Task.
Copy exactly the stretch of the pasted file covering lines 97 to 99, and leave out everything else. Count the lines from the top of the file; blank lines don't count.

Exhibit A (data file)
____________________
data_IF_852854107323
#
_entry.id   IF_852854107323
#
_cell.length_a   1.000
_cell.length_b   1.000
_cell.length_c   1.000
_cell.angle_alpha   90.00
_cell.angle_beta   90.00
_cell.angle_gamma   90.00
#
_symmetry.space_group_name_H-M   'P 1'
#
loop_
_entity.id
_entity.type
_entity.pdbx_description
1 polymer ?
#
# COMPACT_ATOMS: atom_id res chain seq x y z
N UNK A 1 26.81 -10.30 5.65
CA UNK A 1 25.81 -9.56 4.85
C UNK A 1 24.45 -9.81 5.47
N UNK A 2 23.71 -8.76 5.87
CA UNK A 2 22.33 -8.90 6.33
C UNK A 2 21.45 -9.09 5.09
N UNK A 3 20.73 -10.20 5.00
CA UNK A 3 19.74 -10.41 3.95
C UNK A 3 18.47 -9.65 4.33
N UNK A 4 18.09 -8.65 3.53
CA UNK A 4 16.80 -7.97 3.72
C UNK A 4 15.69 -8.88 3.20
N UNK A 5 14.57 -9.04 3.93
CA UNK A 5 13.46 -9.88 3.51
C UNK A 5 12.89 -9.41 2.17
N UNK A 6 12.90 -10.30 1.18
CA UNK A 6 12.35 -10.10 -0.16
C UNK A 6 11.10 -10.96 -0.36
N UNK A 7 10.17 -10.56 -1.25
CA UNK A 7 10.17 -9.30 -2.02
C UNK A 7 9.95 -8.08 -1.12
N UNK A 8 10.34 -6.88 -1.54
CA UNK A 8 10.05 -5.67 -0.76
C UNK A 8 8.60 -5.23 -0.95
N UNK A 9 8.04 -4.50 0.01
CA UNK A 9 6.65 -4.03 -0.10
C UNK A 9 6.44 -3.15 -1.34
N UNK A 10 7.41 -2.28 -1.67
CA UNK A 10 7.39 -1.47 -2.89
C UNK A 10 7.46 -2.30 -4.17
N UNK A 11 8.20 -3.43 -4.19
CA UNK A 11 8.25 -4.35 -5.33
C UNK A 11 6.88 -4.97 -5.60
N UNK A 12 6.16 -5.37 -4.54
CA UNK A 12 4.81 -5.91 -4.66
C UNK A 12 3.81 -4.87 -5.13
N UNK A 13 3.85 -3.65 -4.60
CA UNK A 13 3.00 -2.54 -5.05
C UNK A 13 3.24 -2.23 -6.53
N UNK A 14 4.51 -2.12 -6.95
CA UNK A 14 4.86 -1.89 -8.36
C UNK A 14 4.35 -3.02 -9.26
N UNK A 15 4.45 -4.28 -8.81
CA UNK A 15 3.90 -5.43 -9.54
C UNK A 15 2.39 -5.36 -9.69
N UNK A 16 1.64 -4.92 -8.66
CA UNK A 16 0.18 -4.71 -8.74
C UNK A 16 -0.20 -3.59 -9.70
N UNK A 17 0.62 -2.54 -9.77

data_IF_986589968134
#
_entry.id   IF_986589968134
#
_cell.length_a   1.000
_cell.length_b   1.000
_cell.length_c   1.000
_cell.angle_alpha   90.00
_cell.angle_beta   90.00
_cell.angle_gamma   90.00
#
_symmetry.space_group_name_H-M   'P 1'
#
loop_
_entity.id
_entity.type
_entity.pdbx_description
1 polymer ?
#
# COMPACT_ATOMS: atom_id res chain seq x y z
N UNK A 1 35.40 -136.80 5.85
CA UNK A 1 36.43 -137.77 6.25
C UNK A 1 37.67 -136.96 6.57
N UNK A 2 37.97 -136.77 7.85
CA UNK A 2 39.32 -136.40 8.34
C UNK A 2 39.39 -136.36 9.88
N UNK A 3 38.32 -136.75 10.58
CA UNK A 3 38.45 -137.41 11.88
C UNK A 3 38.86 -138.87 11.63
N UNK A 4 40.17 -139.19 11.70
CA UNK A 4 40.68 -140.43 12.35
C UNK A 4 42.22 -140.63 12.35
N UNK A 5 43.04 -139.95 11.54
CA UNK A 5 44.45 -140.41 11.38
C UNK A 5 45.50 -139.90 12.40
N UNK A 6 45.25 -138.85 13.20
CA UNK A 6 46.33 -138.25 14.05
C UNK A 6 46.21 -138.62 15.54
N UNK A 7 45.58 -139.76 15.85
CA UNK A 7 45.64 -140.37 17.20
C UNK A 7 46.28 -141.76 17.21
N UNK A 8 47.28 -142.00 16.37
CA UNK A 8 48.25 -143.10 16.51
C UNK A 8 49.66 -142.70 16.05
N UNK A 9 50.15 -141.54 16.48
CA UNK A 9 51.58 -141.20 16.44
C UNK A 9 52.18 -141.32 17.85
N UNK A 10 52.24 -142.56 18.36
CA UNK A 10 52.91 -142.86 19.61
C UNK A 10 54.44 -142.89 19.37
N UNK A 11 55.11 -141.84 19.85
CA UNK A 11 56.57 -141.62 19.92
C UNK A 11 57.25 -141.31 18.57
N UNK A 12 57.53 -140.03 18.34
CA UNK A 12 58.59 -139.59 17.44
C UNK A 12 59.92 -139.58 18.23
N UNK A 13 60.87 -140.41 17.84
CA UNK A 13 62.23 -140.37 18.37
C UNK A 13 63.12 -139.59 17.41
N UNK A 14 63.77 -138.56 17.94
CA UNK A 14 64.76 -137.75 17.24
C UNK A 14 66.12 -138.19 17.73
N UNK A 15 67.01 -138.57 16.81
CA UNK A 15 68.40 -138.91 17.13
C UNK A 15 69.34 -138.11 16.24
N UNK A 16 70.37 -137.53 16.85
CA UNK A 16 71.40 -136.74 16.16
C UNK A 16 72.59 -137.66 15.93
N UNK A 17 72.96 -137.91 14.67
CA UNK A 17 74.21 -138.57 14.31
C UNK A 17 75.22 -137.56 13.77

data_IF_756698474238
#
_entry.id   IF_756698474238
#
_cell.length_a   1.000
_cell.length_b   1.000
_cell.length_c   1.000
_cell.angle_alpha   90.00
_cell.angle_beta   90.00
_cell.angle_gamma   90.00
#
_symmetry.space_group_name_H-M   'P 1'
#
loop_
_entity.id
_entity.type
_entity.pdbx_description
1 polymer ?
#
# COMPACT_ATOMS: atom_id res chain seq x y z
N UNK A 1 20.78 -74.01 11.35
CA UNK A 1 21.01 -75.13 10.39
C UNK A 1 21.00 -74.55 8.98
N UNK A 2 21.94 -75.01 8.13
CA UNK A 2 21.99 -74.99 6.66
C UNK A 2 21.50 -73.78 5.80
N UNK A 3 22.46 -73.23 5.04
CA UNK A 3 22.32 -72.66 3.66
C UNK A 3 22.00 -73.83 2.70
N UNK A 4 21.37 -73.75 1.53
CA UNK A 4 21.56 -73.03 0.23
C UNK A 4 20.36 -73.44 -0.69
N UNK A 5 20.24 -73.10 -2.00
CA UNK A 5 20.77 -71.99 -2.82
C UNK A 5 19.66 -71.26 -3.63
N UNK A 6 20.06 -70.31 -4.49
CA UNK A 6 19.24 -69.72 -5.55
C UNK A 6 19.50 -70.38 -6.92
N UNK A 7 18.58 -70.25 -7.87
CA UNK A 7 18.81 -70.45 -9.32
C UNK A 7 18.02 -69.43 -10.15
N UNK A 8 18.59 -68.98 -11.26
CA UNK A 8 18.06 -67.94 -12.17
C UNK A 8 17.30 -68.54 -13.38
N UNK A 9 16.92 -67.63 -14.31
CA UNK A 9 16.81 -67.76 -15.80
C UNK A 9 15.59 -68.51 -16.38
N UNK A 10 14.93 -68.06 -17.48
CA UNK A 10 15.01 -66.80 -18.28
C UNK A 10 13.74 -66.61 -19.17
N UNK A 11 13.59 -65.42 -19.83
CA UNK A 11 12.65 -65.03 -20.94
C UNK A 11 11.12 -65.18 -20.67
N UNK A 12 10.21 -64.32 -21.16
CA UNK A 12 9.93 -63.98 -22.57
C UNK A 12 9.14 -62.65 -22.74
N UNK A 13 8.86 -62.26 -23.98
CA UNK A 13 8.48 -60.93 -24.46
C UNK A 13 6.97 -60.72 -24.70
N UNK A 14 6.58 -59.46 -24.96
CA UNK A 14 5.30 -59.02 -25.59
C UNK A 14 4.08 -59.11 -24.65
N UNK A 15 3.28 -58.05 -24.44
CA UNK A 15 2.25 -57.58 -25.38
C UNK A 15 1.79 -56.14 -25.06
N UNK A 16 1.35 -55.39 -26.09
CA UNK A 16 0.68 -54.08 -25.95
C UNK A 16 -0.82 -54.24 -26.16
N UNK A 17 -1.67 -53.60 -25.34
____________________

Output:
CA UNK A 3 38.45 -137.41 11.88
C UNK A 3 38.86 -138.87 11.63
N UNK A 4 40.17 -139.19 11.70